Authority in Libya is currently a power-sharing arrangement of various militias and politicians who are frequently paid off. This unsustainable arrangement is a concern and priority for the United Nations. Even as Hifter launched his forces toward Tripoli last week, the UN Secretary-General was in Libya working to bring stability and a more stable government structure to the nation.
This is definitely a fight with high degrees of international interests and interference. Europe receives much of its oil from North Africa and Libya.
France has offered significant support to Hifter since Operation Dignity. Italy has been largely pro-Hifter in its approach to Libya but is against a military solution to the Libyan crisis. Southern Europe needs stable oil supplies and prices from North Africa but there is concern that a military solution to Libya’s instability will produce greater refugee flows into Italy.
Russia also has a history of support for Hifter.
Saudi Arabia, Egypt and the United Arab Emirates are among the most stalwart supporters of Hifter. They believe he will put an end to political Islamic forces in the country as he has promised.
President Trump’s official US policy has been to extricate America from Libya. The implementation of this policy has been slow. As a result, much of America’s Libyan policy and security situation has been farmed out to European allies.
Experts in the area are concerned if the US remains hands-off in this situation further erosion of US influence and power in Libya and North Africa will result.
At the same time, most official voices in Washington have not presented a front of support for Khalifa Hifter. Although Hifter presented a very hard line and criticism of political Islamic voices which the Saudis and others in the Middle East appreciate, others in the US do not believe he can back up his rhetoric.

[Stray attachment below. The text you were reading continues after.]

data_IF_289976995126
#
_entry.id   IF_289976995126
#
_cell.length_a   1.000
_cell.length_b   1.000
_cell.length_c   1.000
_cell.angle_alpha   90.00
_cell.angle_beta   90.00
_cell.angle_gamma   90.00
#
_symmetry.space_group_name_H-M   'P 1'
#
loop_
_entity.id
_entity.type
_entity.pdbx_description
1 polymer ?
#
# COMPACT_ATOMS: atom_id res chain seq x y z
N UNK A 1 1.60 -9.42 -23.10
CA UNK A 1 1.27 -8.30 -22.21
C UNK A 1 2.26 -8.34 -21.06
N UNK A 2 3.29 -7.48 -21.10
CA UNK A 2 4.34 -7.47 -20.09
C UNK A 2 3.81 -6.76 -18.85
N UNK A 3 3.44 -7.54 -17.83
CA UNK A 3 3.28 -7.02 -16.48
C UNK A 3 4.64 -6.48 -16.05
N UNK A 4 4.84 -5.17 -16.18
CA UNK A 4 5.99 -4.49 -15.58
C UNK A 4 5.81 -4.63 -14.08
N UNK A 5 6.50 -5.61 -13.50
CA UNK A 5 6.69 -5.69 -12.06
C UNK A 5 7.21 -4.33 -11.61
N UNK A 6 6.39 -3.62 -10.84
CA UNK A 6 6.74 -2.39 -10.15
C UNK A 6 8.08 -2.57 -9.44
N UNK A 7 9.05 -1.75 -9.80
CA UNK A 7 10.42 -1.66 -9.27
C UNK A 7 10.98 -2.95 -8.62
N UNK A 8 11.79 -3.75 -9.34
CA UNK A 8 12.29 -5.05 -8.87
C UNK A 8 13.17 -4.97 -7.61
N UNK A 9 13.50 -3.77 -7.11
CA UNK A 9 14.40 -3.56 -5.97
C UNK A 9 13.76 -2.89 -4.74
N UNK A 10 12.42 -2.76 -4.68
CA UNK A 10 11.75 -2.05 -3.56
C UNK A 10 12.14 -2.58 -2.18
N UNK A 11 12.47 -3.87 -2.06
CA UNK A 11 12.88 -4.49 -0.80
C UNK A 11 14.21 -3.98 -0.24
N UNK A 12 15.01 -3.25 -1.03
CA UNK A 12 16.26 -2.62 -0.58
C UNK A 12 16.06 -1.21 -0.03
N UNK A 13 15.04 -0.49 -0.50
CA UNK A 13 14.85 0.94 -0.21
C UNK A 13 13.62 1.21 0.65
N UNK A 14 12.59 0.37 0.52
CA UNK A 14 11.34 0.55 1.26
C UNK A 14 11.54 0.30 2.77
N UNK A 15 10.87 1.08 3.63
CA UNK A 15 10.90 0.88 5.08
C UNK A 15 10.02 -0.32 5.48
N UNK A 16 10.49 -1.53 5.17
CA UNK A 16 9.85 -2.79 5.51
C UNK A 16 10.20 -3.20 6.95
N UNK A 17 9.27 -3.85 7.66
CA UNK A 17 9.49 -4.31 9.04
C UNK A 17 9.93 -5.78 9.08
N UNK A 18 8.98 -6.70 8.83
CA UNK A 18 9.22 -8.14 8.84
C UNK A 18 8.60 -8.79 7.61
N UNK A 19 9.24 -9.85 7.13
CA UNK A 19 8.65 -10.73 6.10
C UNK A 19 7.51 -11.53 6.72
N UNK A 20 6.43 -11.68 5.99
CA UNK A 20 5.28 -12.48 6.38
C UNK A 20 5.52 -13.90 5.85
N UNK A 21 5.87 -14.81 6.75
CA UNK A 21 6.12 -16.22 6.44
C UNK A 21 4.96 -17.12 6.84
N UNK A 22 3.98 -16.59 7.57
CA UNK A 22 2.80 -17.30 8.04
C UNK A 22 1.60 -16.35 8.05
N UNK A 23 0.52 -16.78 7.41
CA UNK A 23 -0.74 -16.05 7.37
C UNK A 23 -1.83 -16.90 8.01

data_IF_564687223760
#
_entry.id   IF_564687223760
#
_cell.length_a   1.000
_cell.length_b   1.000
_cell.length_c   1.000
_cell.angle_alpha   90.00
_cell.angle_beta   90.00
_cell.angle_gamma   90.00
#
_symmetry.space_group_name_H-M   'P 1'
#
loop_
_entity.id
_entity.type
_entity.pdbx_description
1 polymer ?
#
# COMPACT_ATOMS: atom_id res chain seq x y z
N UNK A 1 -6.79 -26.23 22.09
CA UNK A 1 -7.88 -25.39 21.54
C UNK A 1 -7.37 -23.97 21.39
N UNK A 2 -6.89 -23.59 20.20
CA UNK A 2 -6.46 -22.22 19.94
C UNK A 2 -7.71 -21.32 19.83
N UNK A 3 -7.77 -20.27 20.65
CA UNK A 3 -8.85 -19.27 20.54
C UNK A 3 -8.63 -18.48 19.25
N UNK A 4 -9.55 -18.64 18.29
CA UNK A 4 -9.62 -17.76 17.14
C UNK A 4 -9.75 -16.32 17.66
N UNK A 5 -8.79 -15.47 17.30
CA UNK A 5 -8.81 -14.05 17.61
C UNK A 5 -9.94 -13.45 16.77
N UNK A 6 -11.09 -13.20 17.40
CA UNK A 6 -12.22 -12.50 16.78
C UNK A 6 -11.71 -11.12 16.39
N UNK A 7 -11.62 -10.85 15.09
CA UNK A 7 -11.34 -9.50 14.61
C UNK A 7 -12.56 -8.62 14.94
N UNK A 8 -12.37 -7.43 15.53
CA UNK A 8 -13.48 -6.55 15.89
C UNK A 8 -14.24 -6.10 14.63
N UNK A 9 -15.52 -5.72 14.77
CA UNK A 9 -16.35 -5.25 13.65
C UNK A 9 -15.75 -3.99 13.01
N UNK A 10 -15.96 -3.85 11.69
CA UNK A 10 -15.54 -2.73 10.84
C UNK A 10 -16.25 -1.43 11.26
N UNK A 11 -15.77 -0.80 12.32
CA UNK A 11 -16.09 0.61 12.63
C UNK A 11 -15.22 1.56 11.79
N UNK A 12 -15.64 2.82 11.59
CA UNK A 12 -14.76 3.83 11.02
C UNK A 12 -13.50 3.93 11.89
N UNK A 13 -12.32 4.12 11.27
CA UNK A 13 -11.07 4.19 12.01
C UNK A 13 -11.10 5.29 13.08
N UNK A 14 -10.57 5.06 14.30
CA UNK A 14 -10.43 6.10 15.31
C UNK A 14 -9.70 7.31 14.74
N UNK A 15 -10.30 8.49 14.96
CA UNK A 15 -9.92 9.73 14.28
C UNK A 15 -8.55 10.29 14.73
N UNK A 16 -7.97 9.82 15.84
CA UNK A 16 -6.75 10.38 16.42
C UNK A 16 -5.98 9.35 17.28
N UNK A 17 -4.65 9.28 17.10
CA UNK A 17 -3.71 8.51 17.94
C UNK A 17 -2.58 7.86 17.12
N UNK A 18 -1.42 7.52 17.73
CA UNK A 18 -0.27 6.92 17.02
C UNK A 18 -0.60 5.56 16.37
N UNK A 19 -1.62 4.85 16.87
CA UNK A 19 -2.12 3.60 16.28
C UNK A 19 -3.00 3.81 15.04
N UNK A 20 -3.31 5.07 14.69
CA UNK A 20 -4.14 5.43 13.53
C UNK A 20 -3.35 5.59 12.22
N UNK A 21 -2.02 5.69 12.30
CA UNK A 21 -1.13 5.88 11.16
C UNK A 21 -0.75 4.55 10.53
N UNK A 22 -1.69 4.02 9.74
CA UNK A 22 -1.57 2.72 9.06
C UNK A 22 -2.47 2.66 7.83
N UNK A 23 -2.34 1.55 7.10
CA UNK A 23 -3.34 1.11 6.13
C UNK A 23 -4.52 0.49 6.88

Most of Hifter’s gains in eastern Libya were not achieved by military force alone but also by paying off various militias and leaders in the regions now under his control. If he brings this same system of payoff and control to Tripoli he is not changing anything in the current situation. He is only prolonging the increasingly corrupt and unstable environment of the North African nation and so also continuing its vulnerability to political Islamic forces and influences such as ISIS, AQIM (al Qaeda in the Maghreb) and the Muslim Brotherhood.
Follow the Money
An insightful piece from Jalel Harchaoui and War on the Rocks early last week (before the current fighting began) observed that the fate of how this all plays out may be more related to the Libyan Central Bank and the US preferences on the matter than any territorial gains or military strength.
Libya has a dollar-based economy in which its oil wealth is funneled through the Central Bank in Tripoli. Whoever controls the money can control the various and divided interests of the many militias and political players in Libya. But that person must be recognized by the US.
Past efforts to bring about political change in Libya were voided when the US would not recognize the new leaders and thus barred them from access to the billions of dollars in oil wealth.
Updates to this situation in Libya will be added regularly to this post from JB Shreve & the End of History.